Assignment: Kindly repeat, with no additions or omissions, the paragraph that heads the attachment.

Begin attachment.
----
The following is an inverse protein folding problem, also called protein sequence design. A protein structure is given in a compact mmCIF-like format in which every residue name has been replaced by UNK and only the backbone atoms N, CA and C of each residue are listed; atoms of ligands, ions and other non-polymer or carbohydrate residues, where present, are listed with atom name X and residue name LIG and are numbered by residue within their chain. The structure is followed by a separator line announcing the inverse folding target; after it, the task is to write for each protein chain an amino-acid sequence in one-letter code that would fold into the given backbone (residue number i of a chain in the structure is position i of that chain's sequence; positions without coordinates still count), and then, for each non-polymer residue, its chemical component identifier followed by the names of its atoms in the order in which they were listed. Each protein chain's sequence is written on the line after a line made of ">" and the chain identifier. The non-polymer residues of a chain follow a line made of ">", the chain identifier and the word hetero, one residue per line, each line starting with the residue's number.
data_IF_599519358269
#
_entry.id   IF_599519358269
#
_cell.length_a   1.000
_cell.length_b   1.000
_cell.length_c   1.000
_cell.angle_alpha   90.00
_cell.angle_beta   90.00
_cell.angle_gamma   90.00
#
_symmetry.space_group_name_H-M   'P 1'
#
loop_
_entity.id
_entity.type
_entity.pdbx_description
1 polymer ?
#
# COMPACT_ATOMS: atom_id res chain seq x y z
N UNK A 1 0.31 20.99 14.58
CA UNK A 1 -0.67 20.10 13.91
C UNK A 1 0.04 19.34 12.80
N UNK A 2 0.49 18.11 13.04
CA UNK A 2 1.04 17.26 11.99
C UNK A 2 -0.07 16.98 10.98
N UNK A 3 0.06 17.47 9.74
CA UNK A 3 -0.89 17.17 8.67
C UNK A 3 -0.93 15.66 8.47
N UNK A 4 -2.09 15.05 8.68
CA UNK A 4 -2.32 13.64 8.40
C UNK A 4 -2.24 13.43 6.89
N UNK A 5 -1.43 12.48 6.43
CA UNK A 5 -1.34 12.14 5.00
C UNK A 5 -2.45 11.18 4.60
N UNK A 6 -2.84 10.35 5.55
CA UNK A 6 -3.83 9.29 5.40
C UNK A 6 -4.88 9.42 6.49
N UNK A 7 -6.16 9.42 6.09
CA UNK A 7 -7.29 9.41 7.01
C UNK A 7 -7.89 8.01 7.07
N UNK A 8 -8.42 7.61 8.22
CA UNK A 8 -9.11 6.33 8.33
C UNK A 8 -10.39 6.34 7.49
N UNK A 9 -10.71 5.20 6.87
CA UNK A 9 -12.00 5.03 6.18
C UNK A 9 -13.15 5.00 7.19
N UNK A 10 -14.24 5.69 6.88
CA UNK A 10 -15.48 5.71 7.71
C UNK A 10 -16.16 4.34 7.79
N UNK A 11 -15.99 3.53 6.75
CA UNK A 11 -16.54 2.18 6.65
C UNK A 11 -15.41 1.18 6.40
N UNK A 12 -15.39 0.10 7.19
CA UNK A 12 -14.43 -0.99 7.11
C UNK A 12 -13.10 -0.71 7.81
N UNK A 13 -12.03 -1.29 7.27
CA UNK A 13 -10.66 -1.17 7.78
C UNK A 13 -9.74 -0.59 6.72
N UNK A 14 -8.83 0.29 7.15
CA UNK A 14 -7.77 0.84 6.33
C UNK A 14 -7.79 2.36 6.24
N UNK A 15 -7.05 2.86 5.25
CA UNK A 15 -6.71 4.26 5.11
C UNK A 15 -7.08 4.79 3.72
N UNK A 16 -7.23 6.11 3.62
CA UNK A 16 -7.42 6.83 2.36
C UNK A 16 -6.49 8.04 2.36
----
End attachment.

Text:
The following is an inverse protein folding problem, also called protein sequence design. A protein structure is given in a compact mmCIF-like format in which every residue name has been replaced by UNK and only the backbone atoms N, CA and C of each residue are listed; atoms of ligands, ions and other non-polymer or carbohydrate residues, where present, are listed with atom name X and residue name LIG and are numbered by residue within their chain. The structure is followed by a separator line announcing the inverse folding target; after it, the task is to write for each protein chain an amino-acid sequence in one-letter code that would fold into the given backbone (residue number i of a chain in the structure is position i of that chain's sequence; positions without coordinates still count), and then, for each non-polymer residue, its chemical component identifier followed by the names of its atoms in the order in which they were listed. Each protein chain's sequence is written on the line after a line made of ">" and the chain identifier. The non-polymer residues of a chain follow a line made of ">", the chain identifier and the word hetero, one residue per line, each line starting with the residue's number.